When I was in southern France back in the late 90's (oh dear; was it really that long ago?), I found bathrooms to be a challenge.  Guys may not have an objection to turkish style, but girls can only manage it if they can take off their shorts, underwear, shoes, and socks, and then only if they can find a clean place to put them and can manage to squat without touching anything.  A single solitary daypack on the shoulders can disrupt this delicate balance.  (As an aside, the most welcome potties I ever found were those beneath the Eiffel Tower.  Sure, you paid for the pleasure of using them, but they were sparkling clean and no squatting was required.  Whew!)  On the other hand, in Egypt, I saw no sign of a Turkish potty-room.  I saw some pretty scary ones I was afraid to walk into (and didn't -- we had an emergency potty on the bus for those days), but no turkish style.  Egyptian women are much too insistent on equal potty-access, I think, to allow such a disaster.  Either that or the tourist board has figured out that a successful tourist industry requires at least basic facilities.  Regardless, my options always included a flush toilet and generally a bidet.  Toilet paper, on the other hand, must very often be purchased at the door, from the attendant, at roughly the price of 5-6 squares for one Egyptian Pound.  The trick is that the Egyptian Pound is a rather rare denomination in the currency, and those little suckers are hard to come by.  Of course, since you aren't really paying for the toilet paper, but instead are paying a "tip" for the person to hand it to you, there is no such thing as change.  If all you have with you is a five pound note, you'd better bring four friends to the potty.  (Side note:  if for some reason the bathroom is already equipped with toilet paper, then your tip is for the privilege of having the bathroom attendant provide you with three sheets of toilet paper with which you may dry your hands.  Let me just say that toilet paper works about as well for hand drying as you might imagine it does.)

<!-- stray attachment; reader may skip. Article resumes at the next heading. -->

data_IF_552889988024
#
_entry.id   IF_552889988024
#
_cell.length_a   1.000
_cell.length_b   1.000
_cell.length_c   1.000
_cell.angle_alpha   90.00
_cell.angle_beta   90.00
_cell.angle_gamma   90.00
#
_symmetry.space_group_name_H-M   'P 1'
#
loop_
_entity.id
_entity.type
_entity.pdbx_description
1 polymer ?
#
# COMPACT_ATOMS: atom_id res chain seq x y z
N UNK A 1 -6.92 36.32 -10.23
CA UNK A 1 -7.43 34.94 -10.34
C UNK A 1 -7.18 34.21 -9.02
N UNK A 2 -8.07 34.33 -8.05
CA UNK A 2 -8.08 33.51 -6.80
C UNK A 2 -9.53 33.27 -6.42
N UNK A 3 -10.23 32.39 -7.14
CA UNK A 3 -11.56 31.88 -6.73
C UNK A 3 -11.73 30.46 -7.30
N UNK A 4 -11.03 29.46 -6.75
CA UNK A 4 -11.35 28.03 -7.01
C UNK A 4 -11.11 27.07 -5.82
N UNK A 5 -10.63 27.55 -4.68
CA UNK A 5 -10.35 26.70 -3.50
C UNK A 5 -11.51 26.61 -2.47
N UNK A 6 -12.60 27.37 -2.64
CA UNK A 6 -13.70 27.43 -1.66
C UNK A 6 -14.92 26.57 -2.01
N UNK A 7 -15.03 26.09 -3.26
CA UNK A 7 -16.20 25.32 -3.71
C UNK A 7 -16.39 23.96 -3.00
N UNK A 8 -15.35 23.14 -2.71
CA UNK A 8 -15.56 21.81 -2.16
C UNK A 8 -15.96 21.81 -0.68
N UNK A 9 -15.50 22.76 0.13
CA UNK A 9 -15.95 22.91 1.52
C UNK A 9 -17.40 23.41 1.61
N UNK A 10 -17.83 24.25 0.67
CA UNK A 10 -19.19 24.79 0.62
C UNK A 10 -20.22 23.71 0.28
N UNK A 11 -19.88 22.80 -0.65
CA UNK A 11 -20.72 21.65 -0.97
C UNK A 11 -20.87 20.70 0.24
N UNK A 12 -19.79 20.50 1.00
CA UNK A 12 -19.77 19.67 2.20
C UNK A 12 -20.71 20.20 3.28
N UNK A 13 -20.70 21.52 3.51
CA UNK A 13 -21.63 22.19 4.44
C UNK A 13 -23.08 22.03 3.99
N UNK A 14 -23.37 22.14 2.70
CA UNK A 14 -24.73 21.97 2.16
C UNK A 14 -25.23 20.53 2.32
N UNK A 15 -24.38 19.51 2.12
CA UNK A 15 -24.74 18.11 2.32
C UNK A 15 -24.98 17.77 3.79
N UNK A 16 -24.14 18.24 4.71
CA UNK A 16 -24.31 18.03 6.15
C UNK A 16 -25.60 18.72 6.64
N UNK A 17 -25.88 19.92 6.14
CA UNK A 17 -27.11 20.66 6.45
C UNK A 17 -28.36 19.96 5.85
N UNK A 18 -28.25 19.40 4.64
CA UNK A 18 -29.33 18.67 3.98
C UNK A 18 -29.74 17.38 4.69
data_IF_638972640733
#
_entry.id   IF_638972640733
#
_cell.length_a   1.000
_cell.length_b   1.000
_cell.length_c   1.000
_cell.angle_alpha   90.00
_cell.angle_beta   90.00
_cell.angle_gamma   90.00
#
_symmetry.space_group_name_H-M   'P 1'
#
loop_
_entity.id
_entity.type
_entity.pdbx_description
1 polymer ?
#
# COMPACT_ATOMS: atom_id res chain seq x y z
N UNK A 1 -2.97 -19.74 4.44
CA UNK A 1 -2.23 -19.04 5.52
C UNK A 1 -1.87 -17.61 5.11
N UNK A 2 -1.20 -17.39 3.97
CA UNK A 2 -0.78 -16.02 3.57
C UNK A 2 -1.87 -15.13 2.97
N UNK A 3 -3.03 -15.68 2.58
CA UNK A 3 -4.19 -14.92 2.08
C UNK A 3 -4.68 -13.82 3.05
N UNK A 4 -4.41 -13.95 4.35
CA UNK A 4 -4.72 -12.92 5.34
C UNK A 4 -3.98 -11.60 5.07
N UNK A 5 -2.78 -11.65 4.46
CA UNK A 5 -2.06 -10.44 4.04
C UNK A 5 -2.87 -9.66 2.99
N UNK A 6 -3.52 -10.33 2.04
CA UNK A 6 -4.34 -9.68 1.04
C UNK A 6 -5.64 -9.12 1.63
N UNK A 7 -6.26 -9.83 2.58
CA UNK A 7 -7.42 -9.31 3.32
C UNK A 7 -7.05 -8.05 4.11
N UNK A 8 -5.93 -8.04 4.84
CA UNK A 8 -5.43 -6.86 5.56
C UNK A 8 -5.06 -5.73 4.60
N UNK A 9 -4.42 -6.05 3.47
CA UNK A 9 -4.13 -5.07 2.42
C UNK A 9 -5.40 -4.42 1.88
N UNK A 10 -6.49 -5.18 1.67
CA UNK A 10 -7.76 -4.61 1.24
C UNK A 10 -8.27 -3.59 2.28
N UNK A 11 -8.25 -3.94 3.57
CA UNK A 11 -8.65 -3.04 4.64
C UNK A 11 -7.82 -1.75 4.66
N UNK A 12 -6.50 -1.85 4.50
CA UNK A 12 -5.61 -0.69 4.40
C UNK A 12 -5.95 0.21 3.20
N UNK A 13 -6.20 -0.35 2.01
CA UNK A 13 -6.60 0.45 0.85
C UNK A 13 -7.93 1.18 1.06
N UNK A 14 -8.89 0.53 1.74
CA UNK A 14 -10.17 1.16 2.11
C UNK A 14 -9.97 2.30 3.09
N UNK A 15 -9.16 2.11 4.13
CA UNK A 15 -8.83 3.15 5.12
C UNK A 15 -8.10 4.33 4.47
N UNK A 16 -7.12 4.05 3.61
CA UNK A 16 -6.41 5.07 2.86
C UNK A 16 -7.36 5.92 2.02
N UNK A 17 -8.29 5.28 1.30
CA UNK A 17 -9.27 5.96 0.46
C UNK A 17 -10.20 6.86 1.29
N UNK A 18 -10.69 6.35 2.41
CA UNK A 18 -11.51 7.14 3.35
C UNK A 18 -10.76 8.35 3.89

Of course, such a system gives rise to two of the fundamental pillars of the tourist society in Egypt.  One, if you have the toilet paper, the tissues, or the difficult-to-obtain pound coins in your pocket, you are the most popular person on your bus.  Two, among all foreigners in line for the bathroom, whether part of your tour group or not, or even whether speaking your language or not, a well-placed coin or pack of tissues can buy you a friend for life.